The Mordfin Blog - Trusted Guidance, Pertinent Finance Topics, & Accounting News...

Submit A File
Mordfin on LinkedIn Mordfin on Google+ Mordfin on Facebook Mordfin on Twitter

MORDFIN Blog

The tax implications of a company car

September 2, 2019 Stuart Mordfin, CPA, CGMA vehicle

The tax implications of a company carThe use of a company vehicle is a valuable fringe benefit for owners and employees of small businesses. This benefit results in tax deductions for the employer as well as tax breaks for the owners and employees using the cars. (And of course, they get the nontax benefits of driving the cars!) Even better, recent tax law changes and IRS rules make the perk more valuable than before.

Here’s an example

Let’s say you’re the owner-employee of a corporation that’s going to provide you with a company car. You need the car to visit customers, meet with vendors and check on suppliers. You expect to drive the car 8,500 miles a year for business. You also expect to use the car for about 7,000 miles of personal driving, including commuting, running errands and weekend trips with your family. Therefore, your usage of the vehicle will be approximately 55% for business and 45% for personal purposes. You want a nice car to reflect positively on your business, so the corporation buys a new luxury $50,000 sedan.

Your cost for personal use of the vehicle will be equal to the tax you pay on the fringe benefit value of your 45% personal mileage. By contrast, if you bought the car yourself to be able to drive the personal miles, you’d be out-of-pocket for the entire purchase cost of the car.

Your personal use will be treated as fringe benefit income. For tax purposes, your corporation will treat the car much the same way it would any other business asset, subject to depreciation deduction restrictions if the auto is purchased. Out-of-pocket expenses related to the car (including insurance, gas, oil and maintenance) are deductible, including the portion that relates to your personal use. If the corporation finances the car, the interest it pays on the loan would be deductible as a business expense (unless the business is subject to business-interest limitation under the tax code).

In contrast, if you bought the auto yourself, you wouldn’t be entitled to any deductions. Your outlays for the business-related portion of your driving would be unreimbursed employee business expenses that are nondeductible from 2018 to 2025 due to the suspension of miscellaneous itemized deductions under the Tax Cuts and Jobs Act. And if you financed the car yourself, the interest payments would be nondeductible.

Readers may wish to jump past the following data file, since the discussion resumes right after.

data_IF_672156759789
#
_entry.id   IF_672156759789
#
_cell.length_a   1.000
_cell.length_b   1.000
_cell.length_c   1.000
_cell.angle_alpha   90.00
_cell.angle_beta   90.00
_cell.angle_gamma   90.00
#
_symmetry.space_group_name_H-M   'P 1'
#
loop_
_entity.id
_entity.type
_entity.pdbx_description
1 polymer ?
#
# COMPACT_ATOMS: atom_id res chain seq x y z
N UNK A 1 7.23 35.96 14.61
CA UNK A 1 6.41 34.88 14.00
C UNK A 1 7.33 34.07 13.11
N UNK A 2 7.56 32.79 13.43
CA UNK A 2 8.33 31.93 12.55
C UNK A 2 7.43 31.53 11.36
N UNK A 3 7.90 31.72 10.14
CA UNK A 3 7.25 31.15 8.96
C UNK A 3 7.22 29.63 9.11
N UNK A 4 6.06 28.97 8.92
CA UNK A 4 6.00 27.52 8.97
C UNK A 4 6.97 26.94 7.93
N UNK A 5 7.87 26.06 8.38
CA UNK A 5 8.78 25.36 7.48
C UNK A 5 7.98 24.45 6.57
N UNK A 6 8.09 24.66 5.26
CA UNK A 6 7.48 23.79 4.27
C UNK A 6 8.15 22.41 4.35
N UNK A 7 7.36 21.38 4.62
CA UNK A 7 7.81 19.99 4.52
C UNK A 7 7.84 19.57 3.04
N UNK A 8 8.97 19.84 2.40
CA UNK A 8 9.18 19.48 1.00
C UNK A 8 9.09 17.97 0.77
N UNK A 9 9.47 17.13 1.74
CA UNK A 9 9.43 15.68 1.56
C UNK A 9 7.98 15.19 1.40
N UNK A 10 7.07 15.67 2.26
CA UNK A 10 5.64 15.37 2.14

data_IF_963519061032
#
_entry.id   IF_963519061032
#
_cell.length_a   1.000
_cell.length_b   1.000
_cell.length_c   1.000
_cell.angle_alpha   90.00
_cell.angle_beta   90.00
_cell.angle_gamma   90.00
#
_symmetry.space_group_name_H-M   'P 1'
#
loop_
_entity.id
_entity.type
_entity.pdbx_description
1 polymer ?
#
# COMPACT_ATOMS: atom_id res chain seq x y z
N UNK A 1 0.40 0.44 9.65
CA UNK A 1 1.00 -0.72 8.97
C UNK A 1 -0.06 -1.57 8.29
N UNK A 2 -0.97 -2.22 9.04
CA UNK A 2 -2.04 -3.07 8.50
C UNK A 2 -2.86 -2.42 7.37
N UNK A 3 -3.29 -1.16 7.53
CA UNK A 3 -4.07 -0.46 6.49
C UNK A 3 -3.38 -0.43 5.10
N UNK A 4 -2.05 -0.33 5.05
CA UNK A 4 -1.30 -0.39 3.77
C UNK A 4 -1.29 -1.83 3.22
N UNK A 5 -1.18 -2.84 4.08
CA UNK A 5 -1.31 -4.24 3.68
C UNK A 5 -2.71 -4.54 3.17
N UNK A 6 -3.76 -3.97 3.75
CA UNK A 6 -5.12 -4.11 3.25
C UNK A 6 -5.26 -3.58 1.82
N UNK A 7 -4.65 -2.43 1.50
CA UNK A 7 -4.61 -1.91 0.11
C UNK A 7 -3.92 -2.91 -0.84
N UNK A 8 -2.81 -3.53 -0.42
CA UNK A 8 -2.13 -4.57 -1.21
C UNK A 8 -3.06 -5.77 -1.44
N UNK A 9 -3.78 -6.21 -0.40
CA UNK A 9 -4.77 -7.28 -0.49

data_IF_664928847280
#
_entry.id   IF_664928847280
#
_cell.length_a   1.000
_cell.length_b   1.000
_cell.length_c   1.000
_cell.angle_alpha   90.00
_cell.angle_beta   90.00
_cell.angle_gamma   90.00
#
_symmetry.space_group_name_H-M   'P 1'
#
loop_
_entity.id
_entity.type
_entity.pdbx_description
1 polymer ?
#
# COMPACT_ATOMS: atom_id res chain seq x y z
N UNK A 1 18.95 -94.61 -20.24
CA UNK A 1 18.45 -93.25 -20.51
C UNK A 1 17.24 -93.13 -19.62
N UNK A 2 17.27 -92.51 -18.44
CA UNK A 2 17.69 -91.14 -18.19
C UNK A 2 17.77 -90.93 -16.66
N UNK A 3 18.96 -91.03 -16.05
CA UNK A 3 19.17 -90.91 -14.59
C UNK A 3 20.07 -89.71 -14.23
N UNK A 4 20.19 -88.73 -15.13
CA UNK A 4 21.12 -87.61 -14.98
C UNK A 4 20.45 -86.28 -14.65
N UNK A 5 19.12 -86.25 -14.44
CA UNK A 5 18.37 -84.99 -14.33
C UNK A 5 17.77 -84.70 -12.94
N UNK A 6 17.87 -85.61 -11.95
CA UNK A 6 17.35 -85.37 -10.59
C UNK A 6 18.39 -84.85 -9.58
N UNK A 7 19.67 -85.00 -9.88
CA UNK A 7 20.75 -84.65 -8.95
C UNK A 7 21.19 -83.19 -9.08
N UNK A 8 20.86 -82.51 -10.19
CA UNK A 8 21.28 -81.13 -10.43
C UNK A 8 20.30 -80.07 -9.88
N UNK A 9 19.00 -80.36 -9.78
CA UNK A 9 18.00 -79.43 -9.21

And finally, the purchase of the car by your corporation will have no effect on your credit rating.

Administrative tasks

Providing an auto for an owner’s or key employee’s business and personal use comes with complications and paperwork. Personal use will have to be tracked and valued under the fringe benefit tax rules and treated as income. This article only explains the basics.

Despite the necessary valuation and paperwork, a company-provided car is still a valuable fringe benefit for business owners and key employees. It can provide them with the use of a vehicle at a low tax cost while generating tax deductions for their businesses. We can help you stay in compliance with the rules and explain more about this prized perk.

© 2019

Stuart Mordfin, CPA, CGMA

Written by Stuart Mordfin, CPA, CGMA

Stuart M. Mordfin has over 30 years of experience as a certified public accountant. He has worked with clients in such diverse industries as manufacturing, publishing, real estate development and operations, jewelry and other luxury products, retail, restaurants, a variety of professional service companies. In addition he has on numerous occasions worked as a court appointed accountant on receiverships, guardianships and bankruptcies. Stuart has developed and expanded his CPA practice through innovation, well-informed decision-making, and creative, proactive thinking. Stuart M. Mordfin joined the firm in 1987, and has been a partner since 1999. He became managing partner in 2004. Since his entrée into the firm, Stuart has lead the way for its expansion into financial planning services through the formation of Mordfin Financial & Business Advisors LLC. Stuart works with many family-owned businesses. Experiencing firsthand what it means to be an integral part of the family business, Stuart is able to offer a unique and valuable perspective to his clients. He is well qualified to assist family-owned businesses move from one generation to the next.

Subscribe to Email Updates

Lists by Topic

see all

Posts by Topic